But consider if you are in fact an the ground with John Scalzi, then what John Scalzi says is true. Say that you are an existing author who has a “clean copy” style — you can produce marketable clean copy, and have been recognized by agents for being able to do so — so that you can wing a proposal across an editors desk and have a fair chance of a hearing. Say the establishment is already invested in you (he may balk at my use of the word establishment — I don’t mean it like some kind of conspiracy. Just that if he wants to kite a proposal he has a phone number to call, and he knows how far away from the norm to push — which is not far.) — so that you can get distribution. And say that you don’t want to do anything for yourself, so that doing your own production and distribution means you are stuck paying retail at a per-copy basis for your books (and you aren’t interested in any other media which he conveniently ignores.)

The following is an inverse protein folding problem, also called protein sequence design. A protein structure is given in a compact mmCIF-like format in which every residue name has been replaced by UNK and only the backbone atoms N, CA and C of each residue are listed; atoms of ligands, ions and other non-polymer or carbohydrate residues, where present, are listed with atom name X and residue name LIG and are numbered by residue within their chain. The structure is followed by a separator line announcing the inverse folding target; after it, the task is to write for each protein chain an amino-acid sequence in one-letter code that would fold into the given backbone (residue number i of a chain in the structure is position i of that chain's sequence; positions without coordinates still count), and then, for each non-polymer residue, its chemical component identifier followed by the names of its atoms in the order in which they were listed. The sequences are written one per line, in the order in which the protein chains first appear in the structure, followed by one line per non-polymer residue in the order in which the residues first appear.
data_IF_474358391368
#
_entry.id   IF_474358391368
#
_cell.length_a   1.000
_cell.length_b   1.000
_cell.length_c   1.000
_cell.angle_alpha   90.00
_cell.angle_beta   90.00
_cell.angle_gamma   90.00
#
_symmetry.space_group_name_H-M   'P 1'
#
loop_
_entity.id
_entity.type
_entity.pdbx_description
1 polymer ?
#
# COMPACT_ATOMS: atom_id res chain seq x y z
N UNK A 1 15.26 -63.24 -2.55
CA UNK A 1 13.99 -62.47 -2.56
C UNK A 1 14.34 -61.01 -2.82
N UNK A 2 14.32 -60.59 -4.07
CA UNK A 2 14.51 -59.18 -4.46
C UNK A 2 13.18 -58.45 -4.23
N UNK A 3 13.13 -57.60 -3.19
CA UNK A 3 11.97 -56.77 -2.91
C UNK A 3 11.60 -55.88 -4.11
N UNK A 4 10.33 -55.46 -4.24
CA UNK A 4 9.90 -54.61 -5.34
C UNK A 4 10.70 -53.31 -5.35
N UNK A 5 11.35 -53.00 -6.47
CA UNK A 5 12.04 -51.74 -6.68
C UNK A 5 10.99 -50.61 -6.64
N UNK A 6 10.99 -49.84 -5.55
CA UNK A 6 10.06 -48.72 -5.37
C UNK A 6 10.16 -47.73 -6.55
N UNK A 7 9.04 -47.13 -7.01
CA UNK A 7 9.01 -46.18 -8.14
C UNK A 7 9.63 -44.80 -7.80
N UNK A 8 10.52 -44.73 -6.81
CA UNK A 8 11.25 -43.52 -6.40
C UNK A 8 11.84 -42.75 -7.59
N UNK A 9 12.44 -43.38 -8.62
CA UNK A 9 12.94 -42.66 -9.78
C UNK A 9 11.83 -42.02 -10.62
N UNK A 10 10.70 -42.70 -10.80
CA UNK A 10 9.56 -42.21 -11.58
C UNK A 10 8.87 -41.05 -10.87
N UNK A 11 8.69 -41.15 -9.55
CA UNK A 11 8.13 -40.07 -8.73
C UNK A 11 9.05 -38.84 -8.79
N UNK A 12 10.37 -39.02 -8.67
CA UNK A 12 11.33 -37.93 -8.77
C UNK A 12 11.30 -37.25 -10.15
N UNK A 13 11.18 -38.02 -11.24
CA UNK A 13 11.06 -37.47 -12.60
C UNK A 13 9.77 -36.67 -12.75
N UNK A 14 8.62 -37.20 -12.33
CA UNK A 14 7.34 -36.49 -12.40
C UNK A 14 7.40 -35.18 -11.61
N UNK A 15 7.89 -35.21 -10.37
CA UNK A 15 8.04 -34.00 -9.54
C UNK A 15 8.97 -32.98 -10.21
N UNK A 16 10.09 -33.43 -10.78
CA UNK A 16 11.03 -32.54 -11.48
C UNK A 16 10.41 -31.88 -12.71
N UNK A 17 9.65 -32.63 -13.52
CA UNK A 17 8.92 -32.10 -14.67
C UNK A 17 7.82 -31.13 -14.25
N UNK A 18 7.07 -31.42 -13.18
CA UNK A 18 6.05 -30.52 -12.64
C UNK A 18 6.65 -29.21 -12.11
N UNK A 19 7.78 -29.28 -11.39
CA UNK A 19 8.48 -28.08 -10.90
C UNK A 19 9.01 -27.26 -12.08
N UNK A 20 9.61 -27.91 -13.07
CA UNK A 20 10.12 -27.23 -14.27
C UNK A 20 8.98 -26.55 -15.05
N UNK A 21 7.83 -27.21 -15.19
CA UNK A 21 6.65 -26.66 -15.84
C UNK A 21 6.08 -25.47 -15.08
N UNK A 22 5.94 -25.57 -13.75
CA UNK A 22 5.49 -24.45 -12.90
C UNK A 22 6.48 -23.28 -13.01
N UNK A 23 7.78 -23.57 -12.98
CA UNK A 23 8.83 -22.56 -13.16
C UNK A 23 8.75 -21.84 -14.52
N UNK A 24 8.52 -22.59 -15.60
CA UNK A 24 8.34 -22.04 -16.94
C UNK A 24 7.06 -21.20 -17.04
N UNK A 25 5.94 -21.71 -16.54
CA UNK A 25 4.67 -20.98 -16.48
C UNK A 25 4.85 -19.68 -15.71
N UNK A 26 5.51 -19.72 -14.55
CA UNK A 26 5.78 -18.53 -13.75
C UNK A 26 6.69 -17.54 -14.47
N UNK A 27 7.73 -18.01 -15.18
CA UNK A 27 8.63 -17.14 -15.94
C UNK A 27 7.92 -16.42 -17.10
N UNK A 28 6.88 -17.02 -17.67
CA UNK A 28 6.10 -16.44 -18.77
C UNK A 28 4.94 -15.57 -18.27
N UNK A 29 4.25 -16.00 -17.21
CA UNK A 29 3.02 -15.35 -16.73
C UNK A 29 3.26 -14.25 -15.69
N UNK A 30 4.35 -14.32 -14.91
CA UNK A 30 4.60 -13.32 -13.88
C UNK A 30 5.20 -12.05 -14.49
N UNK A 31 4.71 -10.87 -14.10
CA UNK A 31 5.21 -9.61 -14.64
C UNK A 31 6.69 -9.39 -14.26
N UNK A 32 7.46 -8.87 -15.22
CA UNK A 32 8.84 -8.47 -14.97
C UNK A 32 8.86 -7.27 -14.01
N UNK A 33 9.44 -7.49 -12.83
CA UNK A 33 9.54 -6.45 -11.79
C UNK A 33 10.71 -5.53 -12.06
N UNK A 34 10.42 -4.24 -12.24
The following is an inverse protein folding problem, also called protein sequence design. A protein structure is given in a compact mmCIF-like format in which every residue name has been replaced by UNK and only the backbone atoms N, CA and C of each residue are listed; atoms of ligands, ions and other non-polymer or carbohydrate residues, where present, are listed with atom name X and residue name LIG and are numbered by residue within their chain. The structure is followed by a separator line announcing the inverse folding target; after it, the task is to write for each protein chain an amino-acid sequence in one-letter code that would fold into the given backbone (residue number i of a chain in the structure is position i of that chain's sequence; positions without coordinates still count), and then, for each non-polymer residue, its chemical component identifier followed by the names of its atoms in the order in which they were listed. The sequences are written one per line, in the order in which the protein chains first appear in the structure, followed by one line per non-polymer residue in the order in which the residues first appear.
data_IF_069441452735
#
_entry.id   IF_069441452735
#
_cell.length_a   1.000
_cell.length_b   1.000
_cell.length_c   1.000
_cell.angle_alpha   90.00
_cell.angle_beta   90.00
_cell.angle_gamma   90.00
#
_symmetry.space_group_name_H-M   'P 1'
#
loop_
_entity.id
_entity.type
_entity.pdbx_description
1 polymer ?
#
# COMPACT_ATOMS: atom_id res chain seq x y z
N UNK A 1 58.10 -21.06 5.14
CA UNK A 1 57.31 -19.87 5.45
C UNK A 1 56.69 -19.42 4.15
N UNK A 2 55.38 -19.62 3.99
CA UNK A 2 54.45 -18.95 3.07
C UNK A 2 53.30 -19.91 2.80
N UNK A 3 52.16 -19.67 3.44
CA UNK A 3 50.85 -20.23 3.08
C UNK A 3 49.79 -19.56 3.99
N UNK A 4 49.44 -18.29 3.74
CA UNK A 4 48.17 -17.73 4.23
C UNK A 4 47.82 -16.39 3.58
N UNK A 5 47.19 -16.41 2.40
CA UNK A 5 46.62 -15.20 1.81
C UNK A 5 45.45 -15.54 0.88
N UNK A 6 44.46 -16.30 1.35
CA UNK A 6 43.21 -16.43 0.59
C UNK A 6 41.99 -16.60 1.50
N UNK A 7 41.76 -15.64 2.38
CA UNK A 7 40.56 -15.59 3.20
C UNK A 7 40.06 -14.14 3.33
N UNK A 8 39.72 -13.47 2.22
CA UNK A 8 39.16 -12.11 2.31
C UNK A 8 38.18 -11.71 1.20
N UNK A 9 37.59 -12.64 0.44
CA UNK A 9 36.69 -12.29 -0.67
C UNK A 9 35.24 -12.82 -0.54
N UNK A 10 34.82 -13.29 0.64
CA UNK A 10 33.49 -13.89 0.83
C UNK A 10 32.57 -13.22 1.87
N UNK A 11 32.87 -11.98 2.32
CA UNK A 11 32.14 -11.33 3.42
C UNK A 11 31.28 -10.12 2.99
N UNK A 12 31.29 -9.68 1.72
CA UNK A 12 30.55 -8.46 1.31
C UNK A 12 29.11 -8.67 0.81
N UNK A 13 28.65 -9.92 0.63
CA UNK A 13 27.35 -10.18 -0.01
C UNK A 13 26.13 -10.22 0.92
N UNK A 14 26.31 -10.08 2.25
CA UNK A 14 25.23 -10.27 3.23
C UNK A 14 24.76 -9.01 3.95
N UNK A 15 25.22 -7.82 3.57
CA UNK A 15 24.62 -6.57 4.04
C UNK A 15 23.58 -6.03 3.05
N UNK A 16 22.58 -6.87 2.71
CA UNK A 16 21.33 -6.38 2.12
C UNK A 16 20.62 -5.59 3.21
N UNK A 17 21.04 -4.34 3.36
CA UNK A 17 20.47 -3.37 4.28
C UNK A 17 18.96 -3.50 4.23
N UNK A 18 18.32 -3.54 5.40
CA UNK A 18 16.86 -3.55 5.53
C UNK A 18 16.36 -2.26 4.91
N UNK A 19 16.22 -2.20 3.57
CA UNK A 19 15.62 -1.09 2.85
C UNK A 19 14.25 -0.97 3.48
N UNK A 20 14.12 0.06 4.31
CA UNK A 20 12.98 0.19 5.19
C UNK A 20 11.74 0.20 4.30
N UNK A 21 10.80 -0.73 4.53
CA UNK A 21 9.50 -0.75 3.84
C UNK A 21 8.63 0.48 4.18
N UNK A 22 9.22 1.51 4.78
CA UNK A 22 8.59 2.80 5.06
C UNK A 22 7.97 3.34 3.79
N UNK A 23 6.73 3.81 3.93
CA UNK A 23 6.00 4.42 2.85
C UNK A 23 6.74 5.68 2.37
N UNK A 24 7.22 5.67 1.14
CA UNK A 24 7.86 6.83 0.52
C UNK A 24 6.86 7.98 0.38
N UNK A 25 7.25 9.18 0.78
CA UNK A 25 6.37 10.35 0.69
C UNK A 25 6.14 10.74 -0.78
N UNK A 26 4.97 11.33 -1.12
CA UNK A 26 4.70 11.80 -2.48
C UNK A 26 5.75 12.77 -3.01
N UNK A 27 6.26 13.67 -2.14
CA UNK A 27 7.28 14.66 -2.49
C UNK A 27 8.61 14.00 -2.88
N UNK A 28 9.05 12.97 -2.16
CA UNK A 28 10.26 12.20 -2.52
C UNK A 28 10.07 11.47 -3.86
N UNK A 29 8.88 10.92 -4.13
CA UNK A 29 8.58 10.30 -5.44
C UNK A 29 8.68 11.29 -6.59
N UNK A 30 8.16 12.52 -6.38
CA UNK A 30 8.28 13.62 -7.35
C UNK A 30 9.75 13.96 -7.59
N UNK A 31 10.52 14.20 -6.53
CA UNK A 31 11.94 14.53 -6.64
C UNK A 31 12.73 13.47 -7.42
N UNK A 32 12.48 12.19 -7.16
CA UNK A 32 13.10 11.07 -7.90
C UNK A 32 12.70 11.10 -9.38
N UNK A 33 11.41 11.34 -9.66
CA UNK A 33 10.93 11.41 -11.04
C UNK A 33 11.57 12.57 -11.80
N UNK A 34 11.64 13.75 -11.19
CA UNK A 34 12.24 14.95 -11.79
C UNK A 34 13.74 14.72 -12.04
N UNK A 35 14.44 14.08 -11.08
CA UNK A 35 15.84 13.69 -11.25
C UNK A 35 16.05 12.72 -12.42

Then in fact his position is warranted.

Oh — and say you want to promote your entire career from behind your desk — so that it takes 10 years to build up your readership. You don’t want to work as a waiter and save up money to go to conventions and hand out purple ink mimeographs of short stories dressed up in a costume. Or leave copies of cliffhangers on coffee-shop tables as you travel cross country reading weird science fiction at music open mikes with a bad ukulele back up.

Then, true, if you want to follow the existing model of success, then the new model will probably not work for you. What is scary to me is that he then just dismisses it — as if no one in the world would want to do anything differently than how he has done it. Because it is what he has done his whole life — and can’t even imagine doing something differently. And that is why I like the idea of finding 1000 true fans — because it assumes from the start that anything goes. I have to select from the whole world, and appeal to any 1000 people within it, not a small group of editors who were conformist enough to survive college and who all agree on the fundamentals of style (think that is unfair? Look at what gets published.)